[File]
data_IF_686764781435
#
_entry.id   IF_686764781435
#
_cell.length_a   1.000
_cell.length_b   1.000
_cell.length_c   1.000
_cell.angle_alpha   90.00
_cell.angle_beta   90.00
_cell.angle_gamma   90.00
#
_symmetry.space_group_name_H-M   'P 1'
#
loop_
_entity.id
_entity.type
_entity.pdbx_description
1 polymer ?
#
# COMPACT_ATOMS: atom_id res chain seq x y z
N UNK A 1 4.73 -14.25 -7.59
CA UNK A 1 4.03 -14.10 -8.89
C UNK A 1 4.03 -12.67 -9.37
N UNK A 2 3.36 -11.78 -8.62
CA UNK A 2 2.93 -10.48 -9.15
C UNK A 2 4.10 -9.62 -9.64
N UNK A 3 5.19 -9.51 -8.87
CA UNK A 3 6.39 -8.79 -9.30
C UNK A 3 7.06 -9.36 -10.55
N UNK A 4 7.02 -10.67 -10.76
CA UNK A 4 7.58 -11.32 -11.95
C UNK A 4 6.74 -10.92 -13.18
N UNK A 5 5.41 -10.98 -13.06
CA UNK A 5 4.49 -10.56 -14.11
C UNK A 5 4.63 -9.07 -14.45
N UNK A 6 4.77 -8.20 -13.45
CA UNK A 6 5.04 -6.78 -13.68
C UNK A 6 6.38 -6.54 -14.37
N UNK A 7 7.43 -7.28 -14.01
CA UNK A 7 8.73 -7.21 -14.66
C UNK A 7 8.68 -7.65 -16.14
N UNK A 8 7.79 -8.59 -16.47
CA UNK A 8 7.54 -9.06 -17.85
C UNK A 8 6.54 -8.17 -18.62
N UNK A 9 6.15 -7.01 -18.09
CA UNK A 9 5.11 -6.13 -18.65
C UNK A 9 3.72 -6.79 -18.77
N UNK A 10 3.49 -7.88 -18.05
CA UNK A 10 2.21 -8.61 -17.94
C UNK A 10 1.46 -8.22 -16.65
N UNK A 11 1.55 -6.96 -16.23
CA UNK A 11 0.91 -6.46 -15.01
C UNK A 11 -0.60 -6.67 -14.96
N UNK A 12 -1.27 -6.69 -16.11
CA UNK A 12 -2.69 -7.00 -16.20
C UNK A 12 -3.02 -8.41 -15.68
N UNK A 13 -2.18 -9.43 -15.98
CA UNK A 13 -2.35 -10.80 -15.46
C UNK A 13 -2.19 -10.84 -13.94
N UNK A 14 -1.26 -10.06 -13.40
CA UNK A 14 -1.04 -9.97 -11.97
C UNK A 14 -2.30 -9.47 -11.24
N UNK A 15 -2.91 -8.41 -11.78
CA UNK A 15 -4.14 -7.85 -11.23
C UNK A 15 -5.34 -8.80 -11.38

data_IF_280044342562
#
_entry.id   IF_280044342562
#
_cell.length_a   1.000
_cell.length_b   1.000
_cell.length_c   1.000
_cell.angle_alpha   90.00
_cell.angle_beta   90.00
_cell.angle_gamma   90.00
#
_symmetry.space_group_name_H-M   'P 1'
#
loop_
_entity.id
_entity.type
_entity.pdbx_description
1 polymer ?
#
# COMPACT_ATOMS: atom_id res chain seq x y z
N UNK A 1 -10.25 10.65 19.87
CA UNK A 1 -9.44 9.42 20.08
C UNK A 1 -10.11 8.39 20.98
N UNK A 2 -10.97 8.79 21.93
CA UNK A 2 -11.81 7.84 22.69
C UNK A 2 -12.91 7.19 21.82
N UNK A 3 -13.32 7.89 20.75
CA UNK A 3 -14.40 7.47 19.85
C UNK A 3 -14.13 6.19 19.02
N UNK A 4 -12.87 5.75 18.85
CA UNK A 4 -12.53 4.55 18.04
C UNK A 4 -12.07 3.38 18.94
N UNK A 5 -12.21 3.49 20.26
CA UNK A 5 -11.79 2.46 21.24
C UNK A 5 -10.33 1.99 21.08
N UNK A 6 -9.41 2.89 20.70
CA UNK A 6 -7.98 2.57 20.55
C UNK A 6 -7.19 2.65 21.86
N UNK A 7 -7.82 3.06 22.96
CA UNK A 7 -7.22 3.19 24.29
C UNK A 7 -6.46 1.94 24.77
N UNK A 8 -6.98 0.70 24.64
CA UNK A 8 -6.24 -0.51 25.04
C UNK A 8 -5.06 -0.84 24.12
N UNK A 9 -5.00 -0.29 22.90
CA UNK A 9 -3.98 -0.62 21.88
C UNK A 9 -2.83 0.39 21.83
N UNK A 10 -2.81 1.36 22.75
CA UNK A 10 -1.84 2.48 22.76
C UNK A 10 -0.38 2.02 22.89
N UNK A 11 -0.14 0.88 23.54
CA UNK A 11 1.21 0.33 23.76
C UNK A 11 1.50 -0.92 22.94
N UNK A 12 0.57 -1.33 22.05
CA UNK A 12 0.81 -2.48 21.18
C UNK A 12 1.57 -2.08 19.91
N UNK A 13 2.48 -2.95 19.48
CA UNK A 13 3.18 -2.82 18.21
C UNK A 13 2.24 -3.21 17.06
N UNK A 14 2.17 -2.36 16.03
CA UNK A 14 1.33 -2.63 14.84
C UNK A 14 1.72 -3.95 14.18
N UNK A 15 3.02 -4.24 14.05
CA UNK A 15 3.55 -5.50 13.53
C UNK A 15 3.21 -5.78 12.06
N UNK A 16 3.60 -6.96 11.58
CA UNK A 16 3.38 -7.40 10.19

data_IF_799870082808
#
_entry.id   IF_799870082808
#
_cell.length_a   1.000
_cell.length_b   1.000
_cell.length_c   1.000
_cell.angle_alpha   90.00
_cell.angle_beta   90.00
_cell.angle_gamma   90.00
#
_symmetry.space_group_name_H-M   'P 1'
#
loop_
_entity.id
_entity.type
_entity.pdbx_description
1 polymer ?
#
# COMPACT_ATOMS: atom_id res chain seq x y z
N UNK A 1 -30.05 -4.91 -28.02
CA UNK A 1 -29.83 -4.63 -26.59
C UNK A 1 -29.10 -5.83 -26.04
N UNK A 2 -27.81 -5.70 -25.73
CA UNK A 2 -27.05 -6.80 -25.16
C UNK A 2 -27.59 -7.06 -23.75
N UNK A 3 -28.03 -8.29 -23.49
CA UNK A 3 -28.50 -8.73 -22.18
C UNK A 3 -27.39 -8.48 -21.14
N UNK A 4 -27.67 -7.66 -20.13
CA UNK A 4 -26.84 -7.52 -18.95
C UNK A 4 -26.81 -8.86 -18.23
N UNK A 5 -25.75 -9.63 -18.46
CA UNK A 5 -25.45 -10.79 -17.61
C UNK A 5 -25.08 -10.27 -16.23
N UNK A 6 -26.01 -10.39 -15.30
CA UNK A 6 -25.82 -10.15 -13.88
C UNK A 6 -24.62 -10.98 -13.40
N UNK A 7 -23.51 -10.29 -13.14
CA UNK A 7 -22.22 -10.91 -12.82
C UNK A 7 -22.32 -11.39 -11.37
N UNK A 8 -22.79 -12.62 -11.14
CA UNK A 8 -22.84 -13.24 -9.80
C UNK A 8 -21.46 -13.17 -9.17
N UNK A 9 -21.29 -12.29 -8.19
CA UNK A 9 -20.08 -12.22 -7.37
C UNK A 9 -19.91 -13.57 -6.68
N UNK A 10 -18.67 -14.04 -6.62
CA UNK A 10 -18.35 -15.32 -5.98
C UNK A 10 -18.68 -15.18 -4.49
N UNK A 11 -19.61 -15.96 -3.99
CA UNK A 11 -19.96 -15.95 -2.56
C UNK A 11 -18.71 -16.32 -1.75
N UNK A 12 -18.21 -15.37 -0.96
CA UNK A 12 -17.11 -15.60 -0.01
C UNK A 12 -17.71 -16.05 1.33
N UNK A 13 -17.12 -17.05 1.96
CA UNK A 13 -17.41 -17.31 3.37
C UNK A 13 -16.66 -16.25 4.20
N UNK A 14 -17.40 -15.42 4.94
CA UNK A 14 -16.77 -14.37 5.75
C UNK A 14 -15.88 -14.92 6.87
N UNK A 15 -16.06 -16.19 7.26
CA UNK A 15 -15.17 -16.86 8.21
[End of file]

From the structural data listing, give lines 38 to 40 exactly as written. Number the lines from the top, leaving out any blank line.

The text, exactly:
C UNK A 6 6.38 -6.54 -14.37
N UNK A 7 7.43 -7.28 -14.01
CA UNK A 7 8.73 -7.21 -14.66